Debate is broiling in France, and the next week should be interesting indeed.
Last night I read an article in the Globe and Mail entitled “It’s curtains for veils as France rolls out anti-niqab law”. A law is coming into effect in France that would make it illegal for Muslim women to cover their faces “in public space”. One can assume that, with “public space” including the streets they walk, public transportation they may rely on and government premises that they may require, this will have a dramatic effect on the freedom of these women. It is said that the law is not meant to discriminate against Muslim women, but when I read the list of exceptions that will be allowed by law, including motorcycle helmets, fencing masks and balaclavas, I wonder who is left to be affected by the new law except for this demographic. They can be detained up to four hours and fined for wearing face veils or be asked to take a citizenship course. Imagine if every time you left your home you could be fined and detained up to four hours. Imagine the effect of this on your ability to work, educate yourself or raise your family.
From the Globe and Mail article, I quote:
“Critics say the law violates freedom of religion, infringes on individual rights and stigmatizes Muslim women, but it appears to be massively popular in a country that is wrestling with high unemployment and has always struggled with multiculturalism.”
One could read the article, and especially the comments written below, and assume the issue is as simple as having a standard law of having to reveal one’s face to be part of our society – for safety, for risk tolerance, etc. There are strong arguments that in this day and age, we need the security of being able to identify people should the worst happen. People think of banks, of airports, of attacks. And I won’t refute these arguments, in fact, I will admit to a level of ignorance of the Muslim religion and all that is involved in this conversation. If the so-called experts cannot bring everyone together on these issues, I certainly don’t stand a chance. But there is one area of this issue that does stand out to me, and in spite of myself, I need to write it down and say – who exactly are we targeting here?
I would love to hear a discussion on whether or not this law actually protects anybody. Commenters speak of how we will be helping lift oppression from the lives of these women, and I believe that anything that does so is a good thing. However, when a Muslim woman can face dire punishment for removing this covering and now faces punishment for leaving it in place, what exactly do we expect her to do? I know I feel a need to educate myself on this issue, because to me lifting oppression does not begin by punishing the oppressed for the weight oppressing them. If we feel that a certain group should have a freedom as a basic human right, then isn’t the solution acceptance of differences, education, inspiration and discussion?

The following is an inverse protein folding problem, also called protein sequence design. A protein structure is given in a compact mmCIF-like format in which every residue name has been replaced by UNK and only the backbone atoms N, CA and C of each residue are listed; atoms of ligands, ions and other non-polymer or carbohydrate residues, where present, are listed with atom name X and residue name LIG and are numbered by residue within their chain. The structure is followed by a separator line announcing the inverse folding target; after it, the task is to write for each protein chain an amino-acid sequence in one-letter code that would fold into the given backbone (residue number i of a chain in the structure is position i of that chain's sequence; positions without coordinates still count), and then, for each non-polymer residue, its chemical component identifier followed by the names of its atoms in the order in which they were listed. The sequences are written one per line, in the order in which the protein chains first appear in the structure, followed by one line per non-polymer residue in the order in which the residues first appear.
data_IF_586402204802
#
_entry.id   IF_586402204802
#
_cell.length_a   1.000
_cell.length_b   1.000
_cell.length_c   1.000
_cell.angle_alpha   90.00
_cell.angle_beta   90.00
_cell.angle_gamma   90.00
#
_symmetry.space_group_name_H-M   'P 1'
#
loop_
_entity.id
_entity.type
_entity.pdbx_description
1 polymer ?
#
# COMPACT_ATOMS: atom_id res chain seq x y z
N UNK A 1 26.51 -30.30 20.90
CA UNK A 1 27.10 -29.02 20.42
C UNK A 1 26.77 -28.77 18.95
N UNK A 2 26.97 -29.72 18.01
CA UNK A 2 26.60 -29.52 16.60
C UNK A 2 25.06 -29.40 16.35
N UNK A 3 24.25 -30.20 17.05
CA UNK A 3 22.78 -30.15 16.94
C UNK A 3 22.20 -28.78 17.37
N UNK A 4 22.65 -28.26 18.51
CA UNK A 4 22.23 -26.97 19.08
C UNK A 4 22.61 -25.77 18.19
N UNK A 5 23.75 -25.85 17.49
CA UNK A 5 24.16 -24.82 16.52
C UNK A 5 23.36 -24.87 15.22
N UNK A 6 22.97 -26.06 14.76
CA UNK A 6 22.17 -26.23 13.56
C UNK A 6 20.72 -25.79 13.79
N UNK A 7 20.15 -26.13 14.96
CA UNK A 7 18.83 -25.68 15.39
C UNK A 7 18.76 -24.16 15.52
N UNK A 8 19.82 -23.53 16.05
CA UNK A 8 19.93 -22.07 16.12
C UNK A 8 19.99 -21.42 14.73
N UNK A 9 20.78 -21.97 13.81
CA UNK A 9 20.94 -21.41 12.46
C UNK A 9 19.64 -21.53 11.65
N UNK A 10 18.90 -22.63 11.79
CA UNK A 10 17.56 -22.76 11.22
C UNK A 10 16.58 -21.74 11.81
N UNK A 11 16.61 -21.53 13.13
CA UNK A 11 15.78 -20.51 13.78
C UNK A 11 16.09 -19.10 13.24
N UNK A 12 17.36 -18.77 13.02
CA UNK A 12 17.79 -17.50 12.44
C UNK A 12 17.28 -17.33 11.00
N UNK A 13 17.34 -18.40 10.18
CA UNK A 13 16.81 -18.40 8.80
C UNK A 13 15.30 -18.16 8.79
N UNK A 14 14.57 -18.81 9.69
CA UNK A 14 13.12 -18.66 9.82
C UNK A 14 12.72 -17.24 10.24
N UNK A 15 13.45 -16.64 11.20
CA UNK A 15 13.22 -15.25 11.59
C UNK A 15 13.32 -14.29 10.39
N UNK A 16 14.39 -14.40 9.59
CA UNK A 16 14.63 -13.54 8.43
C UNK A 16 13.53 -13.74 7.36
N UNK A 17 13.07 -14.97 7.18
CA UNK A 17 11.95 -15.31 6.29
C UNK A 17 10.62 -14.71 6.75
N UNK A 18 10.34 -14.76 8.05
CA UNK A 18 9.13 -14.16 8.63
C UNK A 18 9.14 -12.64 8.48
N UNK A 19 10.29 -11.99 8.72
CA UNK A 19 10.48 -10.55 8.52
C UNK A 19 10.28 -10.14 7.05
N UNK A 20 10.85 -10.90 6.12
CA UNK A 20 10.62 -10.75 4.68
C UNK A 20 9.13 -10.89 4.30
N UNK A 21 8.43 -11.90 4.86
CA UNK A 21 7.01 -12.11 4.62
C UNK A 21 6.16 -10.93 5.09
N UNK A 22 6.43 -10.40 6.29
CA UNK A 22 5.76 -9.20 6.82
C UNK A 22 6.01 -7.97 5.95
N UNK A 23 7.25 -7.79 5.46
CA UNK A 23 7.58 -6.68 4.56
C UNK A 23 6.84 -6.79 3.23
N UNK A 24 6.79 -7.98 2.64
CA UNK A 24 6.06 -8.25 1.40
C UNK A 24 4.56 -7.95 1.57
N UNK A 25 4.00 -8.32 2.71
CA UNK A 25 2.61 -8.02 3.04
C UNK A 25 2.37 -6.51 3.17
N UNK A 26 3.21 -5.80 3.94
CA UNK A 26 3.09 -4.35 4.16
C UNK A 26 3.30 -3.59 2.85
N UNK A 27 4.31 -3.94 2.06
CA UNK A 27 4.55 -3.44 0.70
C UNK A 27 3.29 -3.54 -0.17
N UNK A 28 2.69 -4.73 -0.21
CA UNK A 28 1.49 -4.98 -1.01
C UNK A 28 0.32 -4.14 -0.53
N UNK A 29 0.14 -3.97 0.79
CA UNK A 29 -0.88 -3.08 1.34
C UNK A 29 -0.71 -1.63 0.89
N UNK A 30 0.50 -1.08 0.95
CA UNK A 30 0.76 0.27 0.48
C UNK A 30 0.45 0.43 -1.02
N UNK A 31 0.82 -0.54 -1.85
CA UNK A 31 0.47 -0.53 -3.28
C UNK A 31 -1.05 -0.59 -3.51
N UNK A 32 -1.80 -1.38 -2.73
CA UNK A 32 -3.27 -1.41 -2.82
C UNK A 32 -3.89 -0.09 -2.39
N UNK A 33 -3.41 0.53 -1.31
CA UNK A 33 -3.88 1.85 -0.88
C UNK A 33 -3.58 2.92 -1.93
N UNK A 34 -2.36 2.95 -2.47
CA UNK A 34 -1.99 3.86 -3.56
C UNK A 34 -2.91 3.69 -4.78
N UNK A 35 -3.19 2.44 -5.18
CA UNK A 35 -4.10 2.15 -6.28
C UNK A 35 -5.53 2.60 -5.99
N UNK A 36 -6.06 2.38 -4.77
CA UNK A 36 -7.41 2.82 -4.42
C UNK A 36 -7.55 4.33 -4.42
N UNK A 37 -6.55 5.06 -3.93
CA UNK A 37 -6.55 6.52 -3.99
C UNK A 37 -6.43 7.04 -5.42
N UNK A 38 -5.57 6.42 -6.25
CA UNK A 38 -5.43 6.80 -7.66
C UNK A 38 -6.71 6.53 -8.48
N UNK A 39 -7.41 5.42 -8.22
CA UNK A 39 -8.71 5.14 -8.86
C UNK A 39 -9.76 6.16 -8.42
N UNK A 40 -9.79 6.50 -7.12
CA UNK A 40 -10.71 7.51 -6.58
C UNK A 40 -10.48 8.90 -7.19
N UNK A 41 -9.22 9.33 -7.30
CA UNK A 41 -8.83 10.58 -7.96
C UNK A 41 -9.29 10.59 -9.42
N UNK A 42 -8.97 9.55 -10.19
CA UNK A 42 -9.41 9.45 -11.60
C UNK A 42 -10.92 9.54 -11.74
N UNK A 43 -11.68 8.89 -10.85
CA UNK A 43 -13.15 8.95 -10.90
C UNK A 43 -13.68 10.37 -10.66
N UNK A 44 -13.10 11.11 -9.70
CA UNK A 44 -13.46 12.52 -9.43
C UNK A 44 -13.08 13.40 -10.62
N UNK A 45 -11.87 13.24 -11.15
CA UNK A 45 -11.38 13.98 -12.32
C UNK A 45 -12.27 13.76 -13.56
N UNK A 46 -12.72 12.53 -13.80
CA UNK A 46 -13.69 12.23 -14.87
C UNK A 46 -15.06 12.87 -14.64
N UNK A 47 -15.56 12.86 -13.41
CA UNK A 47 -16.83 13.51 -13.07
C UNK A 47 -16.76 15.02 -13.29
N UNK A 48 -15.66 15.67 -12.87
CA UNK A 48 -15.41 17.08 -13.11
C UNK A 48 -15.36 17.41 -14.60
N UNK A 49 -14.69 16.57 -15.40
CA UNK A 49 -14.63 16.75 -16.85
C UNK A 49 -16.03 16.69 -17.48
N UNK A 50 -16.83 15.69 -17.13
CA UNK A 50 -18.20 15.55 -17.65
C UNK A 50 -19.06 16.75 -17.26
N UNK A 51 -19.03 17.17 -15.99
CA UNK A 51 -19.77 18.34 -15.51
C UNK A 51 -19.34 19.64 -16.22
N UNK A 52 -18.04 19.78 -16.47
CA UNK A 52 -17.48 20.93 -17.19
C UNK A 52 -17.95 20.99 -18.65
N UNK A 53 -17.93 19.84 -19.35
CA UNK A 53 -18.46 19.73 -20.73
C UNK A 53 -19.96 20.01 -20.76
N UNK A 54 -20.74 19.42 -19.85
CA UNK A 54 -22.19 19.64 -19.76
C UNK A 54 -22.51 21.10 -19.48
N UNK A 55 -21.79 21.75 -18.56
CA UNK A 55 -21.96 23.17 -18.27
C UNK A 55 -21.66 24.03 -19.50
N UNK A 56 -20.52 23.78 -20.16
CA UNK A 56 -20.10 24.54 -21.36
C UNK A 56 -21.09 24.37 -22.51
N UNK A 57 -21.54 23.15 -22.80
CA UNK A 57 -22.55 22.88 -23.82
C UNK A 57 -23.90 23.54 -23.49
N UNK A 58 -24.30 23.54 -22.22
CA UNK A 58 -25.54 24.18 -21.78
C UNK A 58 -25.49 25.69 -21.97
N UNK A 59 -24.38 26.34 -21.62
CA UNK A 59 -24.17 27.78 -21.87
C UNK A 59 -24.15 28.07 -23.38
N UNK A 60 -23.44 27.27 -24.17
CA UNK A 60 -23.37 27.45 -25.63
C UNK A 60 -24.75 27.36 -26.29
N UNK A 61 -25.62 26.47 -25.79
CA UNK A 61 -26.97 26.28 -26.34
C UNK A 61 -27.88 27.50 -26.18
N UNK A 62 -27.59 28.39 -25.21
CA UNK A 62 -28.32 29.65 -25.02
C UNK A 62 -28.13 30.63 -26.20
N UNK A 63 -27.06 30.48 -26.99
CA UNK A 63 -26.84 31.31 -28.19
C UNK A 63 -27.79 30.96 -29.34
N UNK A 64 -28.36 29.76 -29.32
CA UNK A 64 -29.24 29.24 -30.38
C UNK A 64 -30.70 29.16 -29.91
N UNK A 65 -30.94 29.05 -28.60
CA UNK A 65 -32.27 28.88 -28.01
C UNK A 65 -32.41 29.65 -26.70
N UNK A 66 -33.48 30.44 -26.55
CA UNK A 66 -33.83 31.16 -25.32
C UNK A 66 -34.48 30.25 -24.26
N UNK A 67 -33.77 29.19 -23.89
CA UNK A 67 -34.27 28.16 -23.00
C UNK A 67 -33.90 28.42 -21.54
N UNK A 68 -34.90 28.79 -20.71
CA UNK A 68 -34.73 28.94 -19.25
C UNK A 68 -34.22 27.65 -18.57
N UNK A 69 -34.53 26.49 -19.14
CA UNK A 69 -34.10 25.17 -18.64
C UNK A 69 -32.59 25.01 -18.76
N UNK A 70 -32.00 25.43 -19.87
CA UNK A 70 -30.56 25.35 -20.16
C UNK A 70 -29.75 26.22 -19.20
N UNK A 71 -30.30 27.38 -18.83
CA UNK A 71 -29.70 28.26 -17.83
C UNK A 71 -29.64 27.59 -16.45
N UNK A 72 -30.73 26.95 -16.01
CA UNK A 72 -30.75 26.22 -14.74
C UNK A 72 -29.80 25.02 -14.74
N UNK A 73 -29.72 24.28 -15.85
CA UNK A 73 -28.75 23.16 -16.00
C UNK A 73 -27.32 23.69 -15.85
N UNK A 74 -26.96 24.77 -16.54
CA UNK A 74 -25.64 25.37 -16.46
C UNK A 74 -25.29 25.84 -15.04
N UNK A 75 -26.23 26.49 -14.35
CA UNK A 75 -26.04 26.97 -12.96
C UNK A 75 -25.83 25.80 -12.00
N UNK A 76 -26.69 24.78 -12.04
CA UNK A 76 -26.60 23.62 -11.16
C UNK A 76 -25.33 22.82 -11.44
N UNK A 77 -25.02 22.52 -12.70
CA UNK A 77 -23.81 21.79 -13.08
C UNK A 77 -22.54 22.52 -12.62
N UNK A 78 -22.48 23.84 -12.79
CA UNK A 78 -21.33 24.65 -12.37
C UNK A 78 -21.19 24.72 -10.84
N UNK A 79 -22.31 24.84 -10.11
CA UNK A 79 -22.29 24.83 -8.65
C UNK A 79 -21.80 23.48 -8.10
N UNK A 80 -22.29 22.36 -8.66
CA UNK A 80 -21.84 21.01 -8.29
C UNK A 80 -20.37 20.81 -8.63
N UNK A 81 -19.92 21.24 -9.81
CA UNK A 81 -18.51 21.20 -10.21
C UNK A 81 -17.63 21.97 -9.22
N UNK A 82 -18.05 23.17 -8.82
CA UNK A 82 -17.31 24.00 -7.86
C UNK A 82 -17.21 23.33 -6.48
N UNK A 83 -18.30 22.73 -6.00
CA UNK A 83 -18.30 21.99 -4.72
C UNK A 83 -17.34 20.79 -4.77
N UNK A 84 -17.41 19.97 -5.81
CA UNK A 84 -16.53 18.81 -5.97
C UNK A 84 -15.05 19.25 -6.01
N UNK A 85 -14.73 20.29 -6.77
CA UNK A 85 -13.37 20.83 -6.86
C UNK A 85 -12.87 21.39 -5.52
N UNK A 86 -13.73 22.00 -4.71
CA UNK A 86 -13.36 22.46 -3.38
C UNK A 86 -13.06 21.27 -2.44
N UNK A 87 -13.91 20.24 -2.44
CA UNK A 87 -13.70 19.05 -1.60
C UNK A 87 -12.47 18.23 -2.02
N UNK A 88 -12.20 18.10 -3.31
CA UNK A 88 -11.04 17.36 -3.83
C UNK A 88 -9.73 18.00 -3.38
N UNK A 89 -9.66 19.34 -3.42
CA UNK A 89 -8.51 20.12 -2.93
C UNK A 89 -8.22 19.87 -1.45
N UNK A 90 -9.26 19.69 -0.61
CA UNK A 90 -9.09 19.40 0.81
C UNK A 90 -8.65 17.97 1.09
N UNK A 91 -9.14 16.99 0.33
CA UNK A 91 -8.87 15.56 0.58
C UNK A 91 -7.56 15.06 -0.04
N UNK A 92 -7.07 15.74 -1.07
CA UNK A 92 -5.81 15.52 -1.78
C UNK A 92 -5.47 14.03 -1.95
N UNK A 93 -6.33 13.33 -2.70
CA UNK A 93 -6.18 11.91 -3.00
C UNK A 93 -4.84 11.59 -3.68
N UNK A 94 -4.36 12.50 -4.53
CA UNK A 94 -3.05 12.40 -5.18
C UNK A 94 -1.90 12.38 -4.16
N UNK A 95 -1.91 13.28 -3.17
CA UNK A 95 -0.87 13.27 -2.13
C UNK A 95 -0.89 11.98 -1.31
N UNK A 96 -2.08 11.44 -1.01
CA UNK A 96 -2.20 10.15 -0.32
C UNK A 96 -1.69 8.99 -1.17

When women didn’t have the right to vote, how would it have felt to be told that we would be punished by law for not voting? Voting was a freedom we fervently wanted and deserved. Yet we did not deserve to be punished or condemned for our lack of this basic right. Only education, inspiration and discussion changed things.
If we think that anti-gay violence is discriminatory, is the solution to punish those who have suffered at the hands of it? Or do we punish those who have acted in violence? Is the solution again a combination of education, inspiration and discussion?
I posted a link to the article on Twitter and asked for feedback. Tara (@QtHunnyB on Twitter) answered succinctly: “Yes! It almost feels like the government is oppressing them now instead of helping to lift oppressive practices. If people want to make change they need to find people in that community who can educate on oppression.” She also posed a question that was running through my mind as well: “are they truly oppressed if they don’t feel that they are? Should we impose that law or educate on oppression?”
Change can be good, moving forward as a society can be good for any country, but care needs to be taken that certain groups are not marginalized further in our attempts to “lift oppression”. Someone tell me why the onus of lifting oppression is on the ones we assume are oppressed. And yes, I realize that there are steep punishments that will be meted out for anyone forcing a woman to wear a veil, but something tells me this won’t be an easy transition. How would this be measured out? Would a woman need to report a man who is forcing her to wear a veil? And face the repercussions if the case is not proven in court? Who will try these cases fairly? Protect women who attempt to report men? Follow up to ensure there has been no punishment meted out by another in the same community?
Why does it feel as though women will still end up paying the price? Why do I think there will be women being put in a most difficult position – weighing fears of judgement and punishment no matter what they do?
My thoughts on this issue are all over the place, but I can assure you I will be reading more, taking the pulse on this and trying to understand more about it.
I am seeking the following: education, inspiration and discussion.